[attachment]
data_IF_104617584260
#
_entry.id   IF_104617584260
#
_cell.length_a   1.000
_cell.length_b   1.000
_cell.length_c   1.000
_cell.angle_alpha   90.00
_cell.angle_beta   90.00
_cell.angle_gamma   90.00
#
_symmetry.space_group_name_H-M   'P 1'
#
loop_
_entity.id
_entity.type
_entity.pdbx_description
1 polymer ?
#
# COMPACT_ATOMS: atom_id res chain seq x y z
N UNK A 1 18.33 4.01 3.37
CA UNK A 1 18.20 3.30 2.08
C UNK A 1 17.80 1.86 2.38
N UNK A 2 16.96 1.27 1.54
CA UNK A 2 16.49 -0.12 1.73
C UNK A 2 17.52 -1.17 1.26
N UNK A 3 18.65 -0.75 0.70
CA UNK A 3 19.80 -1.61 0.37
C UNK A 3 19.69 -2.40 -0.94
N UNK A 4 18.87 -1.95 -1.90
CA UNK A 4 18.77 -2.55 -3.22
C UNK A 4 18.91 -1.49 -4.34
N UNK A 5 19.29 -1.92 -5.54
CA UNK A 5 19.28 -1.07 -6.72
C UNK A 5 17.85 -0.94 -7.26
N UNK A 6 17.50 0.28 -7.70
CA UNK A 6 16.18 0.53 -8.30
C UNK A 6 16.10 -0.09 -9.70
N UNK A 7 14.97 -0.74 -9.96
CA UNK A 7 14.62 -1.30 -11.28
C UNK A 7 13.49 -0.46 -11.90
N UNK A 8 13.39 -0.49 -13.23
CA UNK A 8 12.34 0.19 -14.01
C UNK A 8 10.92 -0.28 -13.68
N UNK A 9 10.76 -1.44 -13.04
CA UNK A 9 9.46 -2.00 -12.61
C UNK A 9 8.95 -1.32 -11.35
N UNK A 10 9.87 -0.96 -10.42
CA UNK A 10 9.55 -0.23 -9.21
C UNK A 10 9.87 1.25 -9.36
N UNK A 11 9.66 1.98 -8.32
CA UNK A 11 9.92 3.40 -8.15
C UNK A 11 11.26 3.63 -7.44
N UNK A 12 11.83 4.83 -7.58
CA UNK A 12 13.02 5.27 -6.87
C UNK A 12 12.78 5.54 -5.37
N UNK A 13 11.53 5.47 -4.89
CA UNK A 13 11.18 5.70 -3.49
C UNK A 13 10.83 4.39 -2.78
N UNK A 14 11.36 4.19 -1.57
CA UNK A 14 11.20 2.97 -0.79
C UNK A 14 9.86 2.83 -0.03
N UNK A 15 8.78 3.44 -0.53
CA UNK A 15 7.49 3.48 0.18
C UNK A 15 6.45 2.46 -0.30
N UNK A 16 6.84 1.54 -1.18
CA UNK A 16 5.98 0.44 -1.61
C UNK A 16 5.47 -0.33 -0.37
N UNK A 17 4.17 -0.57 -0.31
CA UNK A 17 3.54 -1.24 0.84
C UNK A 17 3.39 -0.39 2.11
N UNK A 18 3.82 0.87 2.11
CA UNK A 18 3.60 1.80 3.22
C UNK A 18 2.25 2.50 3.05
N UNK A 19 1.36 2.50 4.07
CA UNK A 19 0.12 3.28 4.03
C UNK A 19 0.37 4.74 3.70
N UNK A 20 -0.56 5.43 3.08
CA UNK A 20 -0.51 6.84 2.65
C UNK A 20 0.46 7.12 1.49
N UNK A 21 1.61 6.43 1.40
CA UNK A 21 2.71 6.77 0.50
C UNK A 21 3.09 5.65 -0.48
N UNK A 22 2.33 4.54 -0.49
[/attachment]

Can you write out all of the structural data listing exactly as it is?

data_IF_104617584260
#
_entry.id   IF_104617584260
#
_cell.length_a   1.000
_cell.length_b   1.000
_cell.length_c   1.000
_cell.angle_alpha   90.00
_cell.angle_beta   90.00
_cell.angle_gamma   90.00
#
_symmetry.space_group_name_H-M   'P 1'
#
loop_
_entity.id
_entity.type
_entity.pdbx_description
1 polymer ?
#
# COMPACT_ATOMS: atom_id res chain seq x y z
N UNK A 1 18.33 4.01 3.37
CA UNK A 1 18.20 3.30 2.08
C UNK A 1 17.80 1.86 2.38
N UNK A 2 16.96 1.27 1.54
CA UNK A 2 16.49 -0.12 1.73
C UNK A 2 17.52 -1.17 1.26
N UNK A 3 18.65 -0.75 0.70
CA UNK A 3 19.80 -1.61 0.37
C UNK A 3 19.69 -2.40 -0.94
N UNK A 4 18.87 -1.95 -1.90
CA UNK A 4 18.77 -2.55 -3.22
C UNK A 4 18.91 -1.49 -4.34
N UNK A 5 19.29 -1.92 -5.54
CA UNK A 5 19.28 -1.07 -6.72
C UNK A 5 17.85 -0.94 -7.26
N UNK A 6 17.50 0.28 -7.70
CA UNK A 6 16.18 0.53 -8.30
C UNK A 6 16.10 -0.09 -9.70
N UNK A 7 14.97 -0.74 -9.96
CA UNK A 7 14.62 -1.30 -11.28
C UNK A 7 13.49 -0.46 -11.90
N UNK A 8 13.39 -0.49 -13.23
CA UNK A 8 12.34 0.19 -14.01
C UNK A 8 10.92 -0.28 -13.68
N UNK A 9 10.76 -1.44 -13.04
CA UNK A 9 9.46 -2.00 -12.61
C UNK A 9 8.95 -1.32 -11.35
N UNK A 10 9.87 -0.96 -10.42
CA UNK A 10 9.55 -0.23 -9.21
C UNK A 10 9.87 1.25 -9.36
N UNK A 11 9.66 1.98 -8.32
CA UNK A 11 9.92 3.40 -8.15
C UNK A 11 11.26 3.63 -7.44
N UNK A 12 11.83 4.83 -7.58
CA UNK A 12 13.02 5.27 -6.87
C UNK A 12 12.78 5.54 -5.37
N UNK A 13 11.53 5.47 -4.89
CA UNK A 13 11.18 5.70 -3.49
C UNK A 13 10.83 4.39 -2.78
N UNK A 14 11.36 4.19 -1.57
CA UNK A 14 11.20 2.97 -0.79
C UNK A 14 9.86 2.83 -0.03
N UNK A 15 8.78 3.44 -0.53
CA UNK A 15 7.49 3.48 0.18
C UNK A 15 6.45 2.46 -0.30
N UNK A 16 6.84 1.54 -1.18
CA UNK A 16 5.98 0.44 -1.61
C UNK A 16 5.47 -0.33 -0.37
N UNK A 17 4.17 -0.57 -0.31
CA UNK A 17 3.54 -1.24 0.84
C UNK A 17 3.39 -0.39 2.11
N UNK A 18 3.82 0.87 2.11
CA UNK A 18 3.60 1.80 3.22
C UNK A 18 2.25 2.50 3.05
N UNK A 19 1.36 2.50 4.07
CA UNK A 19 0.12 3.28 4.03
C UNK A 19 0.37 4.74 3.70
N UNK A 20 -0.56 5.43 3.08
CA UNK A 20 -0.51 6.84 2.65
C UNK A 20 0.46 7.12 1.49
N UNK A 21 1.61 6.43 1.40
CA UNK A 21 2.71 6.77 0.50
C UNK A 21 3.09 5.65 -0.48
N UNK A 22 2.33 4.54 -0.49